Morgan Stanley has committed to strengthening its deforestation policies for clients in several agriculture and land-use sectors, according to environment and social-focused investor Green Century Funds, who had filed a proposal for the financial services firm’s 2023 AGM.
Green Century said that it withdrew its proposal following the commitment from Morgan Stanley.
Annie Sanders, Green Century Funds’ director of shareholder advocacy, said:
“To achieve their climate reduction goals, banks will need to focus on companies that drive deforestation. With these new commitments, Morgan Stanley is taking important steps toward meeting its net-zero ambitions.”
A recent report released by the UN-backed Race to Zero found that deforestation attributable to companies with land-based value chains, particularly in the forest, land and agriculture sectors, is responsible for a significant proportion of global greenhouse gas (GHG) emissions. The sectors contribute 22% of global emissions, half of which are driven by deforestation. According to the UN Food and Agriculture Organization (FAO), an estimated 420 million hectares of forest, representing an area larger than the EU, were lost to deforestation between 1990 and 2020. Key products responsible for the majority of global deforestation include beef, soy, palm oil and wood products.
According to Green Century, Morgan Stanley agreed to enhance its current standards for palm oil and forestry clients to reflect best practices, and to create new written standards for soy and beef clients operating in regions with high deforestation risk. The firm will adopt leading “No Deforestation, No Peat, No Exploitation” (NDPE) policies. For timber clients in high conservation value forest, Morgan Stanley will require best-practice Forest Stewardship Council (FSC) certification or a time-bound plan to achieve it. The firm will also require an enhanced review of beef clients’ no-deforestation policies and practices in high-risk regions.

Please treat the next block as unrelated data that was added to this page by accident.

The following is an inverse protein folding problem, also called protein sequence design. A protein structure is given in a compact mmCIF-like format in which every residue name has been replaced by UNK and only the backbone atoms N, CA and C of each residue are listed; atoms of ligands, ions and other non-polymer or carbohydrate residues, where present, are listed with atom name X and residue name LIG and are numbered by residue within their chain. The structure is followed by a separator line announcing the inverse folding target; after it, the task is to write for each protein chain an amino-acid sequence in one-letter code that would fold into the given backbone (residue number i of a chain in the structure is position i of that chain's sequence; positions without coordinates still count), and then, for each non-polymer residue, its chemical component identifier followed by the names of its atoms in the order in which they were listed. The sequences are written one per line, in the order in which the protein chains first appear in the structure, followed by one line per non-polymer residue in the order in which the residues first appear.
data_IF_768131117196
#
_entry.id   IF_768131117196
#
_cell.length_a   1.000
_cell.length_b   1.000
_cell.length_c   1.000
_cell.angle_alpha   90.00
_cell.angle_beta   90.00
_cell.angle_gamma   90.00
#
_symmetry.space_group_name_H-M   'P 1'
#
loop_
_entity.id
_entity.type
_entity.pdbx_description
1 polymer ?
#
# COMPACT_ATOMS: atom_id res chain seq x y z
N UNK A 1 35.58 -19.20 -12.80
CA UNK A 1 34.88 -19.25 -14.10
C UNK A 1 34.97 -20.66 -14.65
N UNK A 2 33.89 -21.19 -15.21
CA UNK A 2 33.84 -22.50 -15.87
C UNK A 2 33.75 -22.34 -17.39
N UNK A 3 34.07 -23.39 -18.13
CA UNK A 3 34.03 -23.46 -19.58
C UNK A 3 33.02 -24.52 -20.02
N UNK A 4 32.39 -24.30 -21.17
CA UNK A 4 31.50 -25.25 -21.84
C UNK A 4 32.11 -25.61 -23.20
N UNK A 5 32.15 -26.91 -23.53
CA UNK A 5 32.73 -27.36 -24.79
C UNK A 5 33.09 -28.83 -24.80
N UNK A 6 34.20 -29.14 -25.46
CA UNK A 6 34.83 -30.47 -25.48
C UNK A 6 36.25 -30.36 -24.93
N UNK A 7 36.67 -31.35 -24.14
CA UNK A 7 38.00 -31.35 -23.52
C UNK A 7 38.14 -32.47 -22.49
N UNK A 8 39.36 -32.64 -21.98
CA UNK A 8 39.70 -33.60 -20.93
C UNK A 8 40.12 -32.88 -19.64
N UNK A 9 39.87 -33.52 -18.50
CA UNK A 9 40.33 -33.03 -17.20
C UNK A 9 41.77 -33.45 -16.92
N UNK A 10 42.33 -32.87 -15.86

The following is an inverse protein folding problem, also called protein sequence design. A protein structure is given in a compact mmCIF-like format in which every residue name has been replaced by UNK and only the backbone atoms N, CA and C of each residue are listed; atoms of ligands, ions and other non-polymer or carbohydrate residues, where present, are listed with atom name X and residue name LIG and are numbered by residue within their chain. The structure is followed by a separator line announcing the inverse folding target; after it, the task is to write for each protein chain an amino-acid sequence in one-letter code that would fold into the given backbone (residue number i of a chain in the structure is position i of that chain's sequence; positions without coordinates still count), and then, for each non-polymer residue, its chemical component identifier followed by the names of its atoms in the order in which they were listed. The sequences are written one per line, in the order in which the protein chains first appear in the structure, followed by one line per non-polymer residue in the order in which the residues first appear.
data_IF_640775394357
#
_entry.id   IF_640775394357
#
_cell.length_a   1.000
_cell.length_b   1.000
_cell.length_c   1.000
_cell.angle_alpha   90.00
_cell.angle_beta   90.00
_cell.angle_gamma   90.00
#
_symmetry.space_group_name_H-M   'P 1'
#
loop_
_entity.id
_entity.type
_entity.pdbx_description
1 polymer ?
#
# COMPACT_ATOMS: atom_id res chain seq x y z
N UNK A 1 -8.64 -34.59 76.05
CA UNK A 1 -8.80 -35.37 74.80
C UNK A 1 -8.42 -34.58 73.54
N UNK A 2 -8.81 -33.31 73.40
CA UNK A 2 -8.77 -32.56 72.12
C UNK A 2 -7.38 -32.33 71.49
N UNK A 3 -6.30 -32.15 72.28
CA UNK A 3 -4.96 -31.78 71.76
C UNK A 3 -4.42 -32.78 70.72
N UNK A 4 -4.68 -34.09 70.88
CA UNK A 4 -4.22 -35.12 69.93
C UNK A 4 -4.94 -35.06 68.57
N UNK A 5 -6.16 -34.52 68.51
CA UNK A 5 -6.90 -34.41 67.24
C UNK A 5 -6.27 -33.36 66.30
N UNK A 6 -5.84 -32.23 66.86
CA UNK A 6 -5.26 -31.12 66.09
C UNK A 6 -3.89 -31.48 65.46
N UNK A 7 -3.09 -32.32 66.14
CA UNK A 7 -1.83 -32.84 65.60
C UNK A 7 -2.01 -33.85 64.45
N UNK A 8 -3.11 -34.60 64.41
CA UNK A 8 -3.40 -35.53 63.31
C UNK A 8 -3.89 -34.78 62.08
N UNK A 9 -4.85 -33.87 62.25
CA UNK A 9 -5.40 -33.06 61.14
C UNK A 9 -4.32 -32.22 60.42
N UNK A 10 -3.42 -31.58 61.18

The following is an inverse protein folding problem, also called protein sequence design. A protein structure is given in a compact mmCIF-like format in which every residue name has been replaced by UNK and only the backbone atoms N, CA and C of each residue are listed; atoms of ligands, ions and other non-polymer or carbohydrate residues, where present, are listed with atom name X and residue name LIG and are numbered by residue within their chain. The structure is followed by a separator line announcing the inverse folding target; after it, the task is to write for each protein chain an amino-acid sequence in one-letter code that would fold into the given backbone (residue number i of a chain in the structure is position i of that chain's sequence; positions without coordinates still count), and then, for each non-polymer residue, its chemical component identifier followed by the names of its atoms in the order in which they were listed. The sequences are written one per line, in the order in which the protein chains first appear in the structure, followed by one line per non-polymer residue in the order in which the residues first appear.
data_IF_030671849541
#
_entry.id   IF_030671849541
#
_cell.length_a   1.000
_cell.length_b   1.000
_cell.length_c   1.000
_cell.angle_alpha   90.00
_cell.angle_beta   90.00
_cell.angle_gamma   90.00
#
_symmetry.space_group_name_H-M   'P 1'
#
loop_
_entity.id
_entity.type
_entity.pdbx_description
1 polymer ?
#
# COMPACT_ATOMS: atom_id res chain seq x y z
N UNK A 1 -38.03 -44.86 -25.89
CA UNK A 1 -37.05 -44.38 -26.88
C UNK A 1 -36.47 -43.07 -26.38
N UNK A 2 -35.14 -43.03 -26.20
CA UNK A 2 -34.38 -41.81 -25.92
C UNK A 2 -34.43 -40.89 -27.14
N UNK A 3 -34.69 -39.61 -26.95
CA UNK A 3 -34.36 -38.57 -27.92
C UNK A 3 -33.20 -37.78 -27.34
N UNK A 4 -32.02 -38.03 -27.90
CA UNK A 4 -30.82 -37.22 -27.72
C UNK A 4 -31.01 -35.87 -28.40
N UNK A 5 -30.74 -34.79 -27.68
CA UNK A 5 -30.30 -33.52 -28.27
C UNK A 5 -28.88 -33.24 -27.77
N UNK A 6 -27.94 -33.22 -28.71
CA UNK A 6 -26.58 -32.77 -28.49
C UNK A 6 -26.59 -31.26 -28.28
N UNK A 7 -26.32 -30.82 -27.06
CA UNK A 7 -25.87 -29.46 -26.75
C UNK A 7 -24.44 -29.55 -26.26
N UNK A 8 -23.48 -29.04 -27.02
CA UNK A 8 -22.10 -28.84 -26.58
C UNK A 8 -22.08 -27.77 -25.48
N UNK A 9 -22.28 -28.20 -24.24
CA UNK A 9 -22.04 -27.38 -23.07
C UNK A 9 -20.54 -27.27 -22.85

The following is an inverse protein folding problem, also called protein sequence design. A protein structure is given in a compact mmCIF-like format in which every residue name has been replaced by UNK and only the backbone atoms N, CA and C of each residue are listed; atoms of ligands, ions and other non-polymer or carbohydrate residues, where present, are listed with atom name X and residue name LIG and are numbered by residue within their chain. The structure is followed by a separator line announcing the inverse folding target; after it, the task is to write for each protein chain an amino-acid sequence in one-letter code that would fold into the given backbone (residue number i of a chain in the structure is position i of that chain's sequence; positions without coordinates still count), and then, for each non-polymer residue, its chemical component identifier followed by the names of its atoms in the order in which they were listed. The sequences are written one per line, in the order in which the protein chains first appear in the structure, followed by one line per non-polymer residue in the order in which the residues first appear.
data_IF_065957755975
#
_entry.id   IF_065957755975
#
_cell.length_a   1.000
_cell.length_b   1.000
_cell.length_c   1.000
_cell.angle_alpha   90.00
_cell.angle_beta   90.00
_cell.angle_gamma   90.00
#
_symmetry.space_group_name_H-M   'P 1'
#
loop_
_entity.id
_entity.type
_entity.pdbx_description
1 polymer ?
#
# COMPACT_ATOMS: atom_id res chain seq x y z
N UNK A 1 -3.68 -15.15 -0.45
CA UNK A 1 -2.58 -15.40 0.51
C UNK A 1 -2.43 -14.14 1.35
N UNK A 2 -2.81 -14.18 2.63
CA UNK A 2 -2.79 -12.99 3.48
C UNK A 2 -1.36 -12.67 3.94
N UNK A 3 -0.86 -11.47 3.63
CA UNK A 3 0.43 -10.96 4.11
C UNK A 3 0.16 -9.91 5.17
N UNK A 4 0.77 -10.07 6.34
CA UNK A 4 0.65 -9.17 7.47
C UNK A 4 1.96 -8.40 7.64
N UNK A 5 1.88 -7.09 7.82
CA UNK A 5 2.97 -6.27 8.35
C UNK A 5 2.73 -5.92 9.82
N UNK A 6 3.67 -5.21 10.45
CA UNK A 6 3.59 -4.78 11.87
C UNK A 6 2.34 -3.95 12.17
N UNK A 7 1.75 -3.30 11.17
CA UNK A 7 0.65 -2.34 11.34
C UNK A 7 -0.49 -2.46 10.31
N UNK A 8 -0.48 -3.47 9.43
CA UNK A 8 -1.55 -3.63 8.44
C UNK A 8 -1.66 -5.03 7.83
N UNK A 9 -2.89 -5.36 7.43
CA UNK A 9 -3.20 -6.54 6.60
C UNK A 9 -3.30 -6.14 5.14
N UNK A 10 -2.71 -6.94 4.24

Green Century Funds President Leslie Samuelrich said:
“We cannot achieve global climate goals without ending deforestation in this decade. To do that, banks must help mitigate the dangers to forests and biodiversity. We are encouraged by Morgan Stanley’s steps to address these risks.”